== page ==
Characterization and emended description of lactobacillus kunkeei as a fructophilic lactic acid bacterium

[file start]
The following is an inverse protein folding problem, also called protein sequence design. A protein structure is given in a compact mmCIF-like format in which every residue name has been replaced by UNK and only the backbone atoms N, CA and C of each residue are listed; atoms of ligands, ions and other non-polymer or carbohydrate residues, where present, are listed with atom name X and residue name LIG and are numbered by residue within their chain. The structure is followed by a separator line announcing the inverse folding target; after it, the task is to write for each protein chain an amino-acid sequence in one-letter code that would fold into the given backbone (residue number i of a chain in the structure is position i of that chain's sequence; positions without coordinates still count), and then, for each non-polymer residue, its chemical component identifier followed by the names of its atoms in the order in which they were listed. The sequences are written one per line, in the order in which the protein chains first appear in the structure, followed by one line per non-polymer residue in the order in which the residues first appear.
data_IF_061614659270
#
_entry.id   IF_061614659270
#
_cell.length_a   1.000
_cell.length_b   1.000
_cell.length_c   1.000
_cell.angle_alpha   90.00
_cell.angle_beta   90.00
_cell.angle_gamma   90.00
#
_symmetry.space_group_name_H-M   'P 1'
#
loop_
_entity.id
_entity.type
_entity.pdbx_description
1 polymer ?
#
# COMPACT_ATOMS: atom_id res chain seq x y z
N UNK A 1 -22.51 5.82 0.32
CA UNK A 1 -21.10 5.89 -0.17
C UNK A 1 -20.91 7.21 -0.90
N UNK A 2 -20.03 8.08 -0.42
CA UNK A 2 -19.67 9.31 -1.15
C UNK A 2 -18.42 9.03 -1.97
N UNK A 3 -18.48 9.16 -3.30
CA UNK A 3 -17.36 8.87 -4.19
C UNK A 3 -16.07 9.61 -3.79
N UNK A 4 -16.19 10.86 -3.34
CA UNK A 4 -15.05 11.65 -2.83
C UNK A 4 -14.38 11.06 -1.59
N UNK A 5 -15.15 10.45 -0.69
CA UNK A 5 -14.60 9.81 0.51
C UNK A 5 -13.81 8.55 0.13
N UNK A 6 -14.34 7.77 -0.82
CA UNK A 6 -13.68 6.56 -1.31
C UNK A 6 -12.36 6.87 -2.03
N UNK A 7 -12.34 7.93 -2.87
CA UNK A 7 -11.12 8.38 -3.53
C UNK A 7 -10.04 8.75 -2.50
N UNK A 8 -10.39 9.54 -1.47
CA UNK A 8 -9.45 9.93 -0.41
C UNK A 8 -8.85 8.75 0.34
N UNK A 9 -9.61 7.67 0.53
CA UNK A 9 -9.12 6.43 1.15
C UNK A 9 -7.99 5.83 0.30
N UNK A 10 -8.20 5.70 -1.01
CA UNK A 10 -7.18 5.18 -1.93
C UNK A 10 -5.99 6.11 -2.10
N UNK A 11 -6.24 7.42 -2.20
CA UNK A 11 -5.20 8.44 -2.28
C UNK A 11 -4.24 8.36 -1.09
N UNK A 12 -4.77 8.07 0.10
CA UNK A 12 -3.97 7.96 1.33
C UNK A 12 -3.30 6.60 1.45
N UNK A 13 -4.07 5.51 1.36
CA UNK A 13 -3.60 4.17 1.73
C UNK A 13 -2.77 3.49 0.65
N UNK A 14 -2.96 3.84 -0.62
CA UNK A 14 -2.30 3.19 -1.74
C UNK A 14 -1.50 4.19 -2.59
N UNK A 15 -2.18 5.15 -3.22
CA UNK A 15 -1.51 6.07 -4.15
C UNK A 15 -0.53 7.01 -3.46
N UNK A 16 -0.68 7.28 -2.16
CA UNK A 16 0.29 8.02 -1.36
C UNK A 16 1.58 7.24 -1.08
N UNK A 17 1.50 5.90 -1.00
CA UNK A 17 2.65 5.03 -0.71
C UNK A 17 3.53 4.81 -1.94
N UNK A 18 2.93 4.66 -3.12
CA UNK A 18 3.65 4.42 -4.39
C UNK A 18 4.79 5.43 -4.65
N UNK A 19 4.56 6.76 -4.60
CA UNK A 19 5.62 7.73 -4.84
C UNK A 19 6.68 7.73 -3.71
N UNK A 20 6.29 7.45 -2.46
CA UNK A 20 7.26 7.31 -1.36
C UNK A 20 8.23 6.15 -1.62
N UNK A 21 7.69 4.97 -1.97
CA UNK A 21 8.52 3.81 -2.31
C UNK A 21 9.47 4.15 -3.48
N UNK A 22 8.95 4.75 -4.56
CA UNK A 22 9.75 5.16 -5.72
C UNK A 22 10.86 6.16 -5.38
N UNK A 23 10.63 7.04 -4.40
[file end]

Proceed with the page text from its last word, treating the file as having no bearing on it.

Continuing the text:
Lactobacillus kunkeei is an inhabitant of fructose-rich niches and is a potential member of the fructophilic lactic acid bacteria. In the present study, the phylogenetic and biochemical characteristics of the type strain and eight isolates of L. kunkeei, originating from wine, flowers and honey, were studied. The nine isolates, including the type strain, formed a well-defined phylogenetic subcluster based on the analysis of 16S rRNA gene sequences. The subcluster was not closely related to other subclusters in the Lactobacillus phylogenetic group. Biochemically, the eight new isolates showed typical fructophilic characteristics. The eight isolates grew poorly on glucose, but grew well on fructose. Good growth on glucose was only recorded in the presence of electron acceptors. The type strain of L. kunkeei differed from the other isolates only on the basis of poor growth on fructose. Although they belong to a group of obligately heterofermentative lactic acid bacteria, all nine isolates, including the type strain, produced almost equimolar amounts of lactic acid and acetic acid and very little ethanol from glucose. Eight of the isolates can thus be regarded as typical 'obligately' fructophilic lactic acid bacteria. Although the type strain of L. kunkeei was phenotypically slightly different from the other isolates, it possessed several important fructophilic characteristics. On the basis of the evidence gathered in this study, the type strain of L. kunkeei is recognized as a member of the 'obligately' fructophilic lactic acid bacteria. © 2012 IUMS.